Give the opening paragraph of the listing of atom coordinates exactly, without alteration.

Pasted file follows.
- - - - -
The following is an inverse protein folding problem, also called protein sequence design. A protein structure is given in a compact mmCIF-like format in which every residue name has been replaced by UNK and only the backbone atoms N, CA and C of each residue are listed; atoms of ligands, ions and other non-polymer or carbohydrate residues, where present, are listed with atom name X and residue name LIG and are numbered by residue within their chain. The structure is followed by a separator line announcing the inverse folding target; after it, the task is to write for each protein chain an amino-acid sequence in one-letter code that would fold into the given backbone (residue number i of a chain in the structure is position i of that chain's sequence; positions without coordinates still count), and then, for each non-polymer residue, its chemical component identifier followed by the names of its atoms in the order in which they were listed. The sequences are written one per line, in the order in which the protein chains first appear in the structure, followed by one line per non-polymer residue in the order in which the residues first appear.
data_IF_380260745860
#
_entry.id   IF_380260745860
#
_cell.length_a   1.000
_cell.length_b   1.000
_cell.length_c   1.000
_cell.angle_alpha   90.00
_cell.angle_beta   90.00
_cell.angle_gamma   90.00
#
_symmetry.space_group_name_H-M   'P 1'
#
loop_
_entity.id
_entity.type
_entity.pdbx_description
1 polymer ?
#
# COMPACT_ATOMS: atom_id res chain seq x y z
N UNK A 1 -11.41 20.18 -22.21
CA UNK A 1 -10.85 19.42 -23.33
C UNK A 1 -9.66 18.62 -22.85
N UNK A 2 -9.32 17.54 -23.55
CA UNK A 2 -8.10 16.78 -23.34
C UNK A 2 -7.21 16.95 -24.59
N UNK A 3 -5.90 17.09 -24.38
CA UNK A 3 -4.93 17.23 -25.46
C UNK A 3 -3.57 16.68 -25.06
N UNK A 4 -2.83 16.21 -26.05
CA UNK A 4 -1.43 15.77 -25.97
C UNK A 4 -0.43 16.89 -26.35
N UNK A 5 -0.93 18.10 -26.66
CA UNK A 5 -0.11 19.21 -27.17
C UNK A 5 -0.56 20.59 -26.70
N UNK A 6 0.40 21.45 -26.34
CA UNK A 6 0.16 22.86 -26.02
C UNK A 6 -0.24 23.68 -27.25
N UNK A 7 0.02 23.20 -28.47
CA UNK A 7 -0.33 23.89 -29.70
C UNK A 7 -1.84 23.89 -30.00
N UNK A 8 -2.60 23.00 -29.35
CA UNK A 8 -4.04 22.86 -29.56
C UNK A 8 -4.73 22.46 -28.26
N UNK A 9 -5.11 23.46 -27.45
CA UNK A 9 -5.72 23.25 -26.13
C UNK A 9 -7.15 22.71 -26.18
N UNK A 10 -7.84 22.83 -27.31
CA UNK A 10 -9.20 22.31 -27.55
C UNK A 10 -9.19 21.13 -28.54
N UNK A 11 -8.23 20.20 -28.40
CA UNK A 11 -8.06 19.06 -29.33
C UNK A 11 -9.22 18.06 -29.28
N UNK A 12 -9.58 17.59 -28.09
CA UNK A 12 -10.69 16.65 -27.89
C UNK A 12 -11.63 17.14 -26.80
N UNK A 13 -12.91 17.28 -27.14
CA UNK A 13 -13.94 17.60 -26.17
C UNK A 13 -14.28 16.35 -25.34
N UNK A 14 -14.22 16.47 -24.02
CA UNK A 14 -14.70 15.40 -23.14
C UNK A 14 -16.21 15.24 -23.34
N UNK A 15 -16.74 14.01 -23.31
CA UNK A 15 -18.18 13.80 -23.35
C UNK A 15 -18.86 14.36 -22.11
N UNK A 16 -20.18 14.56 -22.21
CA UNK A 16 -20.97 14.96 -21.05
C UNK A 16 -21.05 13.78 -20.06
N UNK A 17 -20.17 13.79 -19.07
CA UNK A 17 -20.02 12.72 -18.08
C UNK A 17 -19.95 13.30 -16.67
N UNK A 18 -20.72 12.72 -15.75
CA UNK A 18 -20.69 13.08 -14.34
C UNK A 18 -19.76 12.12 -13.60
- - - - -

The following is an inverse protein folding problem, also called protein sequence design. A protein structure is given in a compact mmCIF-like format in which every residue name has been replaced by UNK and only the backbone atoms N, CA and C of each residue are listed; atoms of ligands, ions and other non-polymer or carbohydrate residues, where present, are listed with atom name X and residue name LIG and are numbered by residue within their chain. The structure is followed by a separator line announcing the inverse folding target; after it, the task is to write for each protein chain an amino-acid sequence in one-letter code that would fold into the given backbone (residue number i of a chain in the structure is position i of that chain's sequence; positions without coordinates still count), and then, for each non-polymer residue, its chemical component identifier followed by the names of its atoms in the order in which they were listed. The sequences are written one per line, in the order in which the protein chains first appear in the structure, followed by one line per non-polymer residue in the order in which the residues first appear.